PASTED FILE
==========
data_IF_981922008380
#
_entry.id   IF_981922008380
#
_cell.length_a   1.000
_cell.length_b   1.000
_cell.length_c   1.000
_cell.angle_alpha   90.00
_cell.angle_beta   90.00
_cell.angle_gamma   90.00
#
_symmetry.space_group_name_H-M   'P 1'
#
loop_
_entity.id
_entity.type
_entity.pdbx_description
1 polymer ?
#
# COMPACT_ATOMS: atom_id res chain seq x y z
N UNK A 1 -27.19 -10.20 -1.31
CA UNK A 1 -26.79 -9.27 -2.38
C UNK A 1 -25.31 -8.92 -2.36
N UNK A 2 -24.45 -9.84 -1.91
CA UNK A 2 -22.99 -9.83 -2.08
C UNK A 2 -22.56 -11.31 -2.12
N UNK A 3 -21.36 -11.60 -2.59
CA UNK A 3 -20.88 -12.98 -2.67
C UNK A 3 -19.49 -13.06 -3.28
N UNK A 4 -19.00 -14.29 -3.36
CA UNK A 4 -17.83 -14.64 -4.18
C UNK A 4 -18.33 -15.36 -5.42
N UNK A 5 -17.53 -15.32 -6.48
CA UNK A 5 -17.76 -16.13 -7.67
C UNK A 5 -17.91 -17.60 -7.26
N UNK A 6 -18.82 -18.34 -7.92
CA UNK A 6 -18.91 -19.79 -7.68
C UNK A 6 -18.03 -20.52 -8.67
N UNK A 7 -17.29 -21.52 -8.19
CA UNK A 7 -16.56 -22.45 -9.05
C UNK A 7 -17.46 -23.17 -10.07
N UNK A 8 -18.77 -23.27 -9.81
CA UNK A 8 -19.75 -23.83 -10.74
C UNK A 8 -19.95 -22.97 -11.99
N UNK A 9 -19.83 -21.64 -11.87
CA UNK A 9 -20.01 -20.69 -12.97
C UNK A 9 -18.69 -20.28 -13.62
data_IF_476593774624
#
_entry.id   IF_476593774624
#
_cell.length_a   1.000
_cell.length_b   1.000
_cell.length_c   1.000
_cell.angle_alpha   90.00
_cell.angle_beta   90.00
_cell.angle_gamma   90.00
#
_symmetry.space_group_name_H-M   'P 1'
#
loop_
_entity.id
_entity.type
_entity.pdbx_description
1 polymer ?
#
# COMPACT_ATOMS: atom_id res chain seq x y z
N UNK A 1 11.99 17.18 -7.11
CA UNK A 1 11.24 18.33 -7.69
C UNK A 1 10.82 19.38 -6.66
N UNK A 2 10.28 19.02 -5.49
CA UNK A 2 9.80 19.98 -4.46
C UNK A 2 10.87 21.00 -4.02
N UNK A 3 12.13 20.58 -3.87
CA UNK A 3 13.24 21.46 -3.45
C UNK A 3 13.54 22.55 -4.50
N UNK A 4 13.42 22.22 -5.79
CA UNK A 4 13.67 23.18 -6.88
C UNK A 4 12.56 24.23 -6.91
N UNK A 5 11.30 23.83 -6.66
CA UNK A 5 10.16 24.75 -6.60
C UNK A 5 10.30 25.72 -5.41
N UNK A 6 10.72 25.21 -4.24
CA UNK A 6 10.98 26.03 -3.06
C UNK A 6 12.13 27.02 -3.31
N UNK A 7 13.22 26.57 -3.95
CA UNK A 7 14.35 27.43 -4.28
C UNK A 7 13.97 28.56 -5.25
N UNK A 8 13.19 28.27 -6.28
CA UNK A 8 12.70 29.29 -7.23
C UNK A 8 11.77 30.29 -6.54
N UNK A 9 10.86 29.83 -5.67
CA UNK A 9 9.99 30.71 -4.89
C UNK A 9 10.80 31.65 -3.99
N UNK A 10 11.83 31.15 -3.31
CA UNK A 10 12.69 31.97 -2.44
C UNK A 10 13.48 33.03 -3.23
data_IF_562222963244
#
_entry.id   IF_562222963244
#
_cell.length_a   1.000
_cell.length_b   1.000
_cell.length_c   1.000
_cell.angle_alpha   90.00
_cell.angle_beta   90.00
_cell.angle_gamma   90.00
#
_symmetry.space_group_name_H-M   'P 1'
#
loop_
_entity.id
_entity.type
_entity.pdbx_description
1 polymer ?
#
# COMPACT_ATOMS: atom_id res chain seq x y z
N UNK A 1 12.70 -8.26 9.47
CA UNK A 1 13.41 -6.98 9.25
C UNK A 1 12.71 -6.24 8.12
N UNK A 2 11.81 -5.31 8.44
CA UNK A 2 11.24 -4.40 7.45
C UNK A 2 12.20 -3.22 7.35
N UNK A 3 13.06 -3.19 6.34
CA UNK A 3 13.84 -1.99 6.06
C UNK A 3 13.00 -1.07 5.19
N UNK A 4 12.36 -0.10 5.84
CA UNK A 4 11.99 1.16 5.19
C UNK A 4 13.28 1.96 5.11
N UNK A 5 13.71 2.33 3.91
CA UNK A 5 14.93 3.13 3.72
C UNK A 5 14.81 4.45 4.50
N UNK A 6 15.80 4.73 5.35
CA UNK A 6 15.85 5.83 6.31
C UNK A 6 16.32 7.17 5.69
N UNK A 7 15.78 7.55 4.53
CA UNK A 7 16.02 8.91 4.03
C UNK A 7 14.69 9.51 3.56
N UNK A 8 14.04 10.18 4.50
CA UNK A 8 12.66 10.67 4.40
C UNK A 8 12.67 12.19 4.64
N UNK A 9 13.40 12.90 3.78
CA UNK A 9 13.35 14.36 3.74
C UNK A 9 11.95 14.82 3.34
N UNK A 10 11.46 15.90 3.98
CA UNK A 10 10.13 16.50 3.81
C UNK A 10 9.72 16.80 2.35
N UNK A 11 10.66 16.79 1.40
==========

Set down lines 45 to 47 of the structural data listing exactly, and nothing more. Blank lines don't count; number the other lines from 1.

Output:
N UNK A 9 -19.83 -21.64 -11.87
CA UNK A 9 -20.01 -20.69 -12.97
C UNK A 9 -18.69 -20.28 -13.62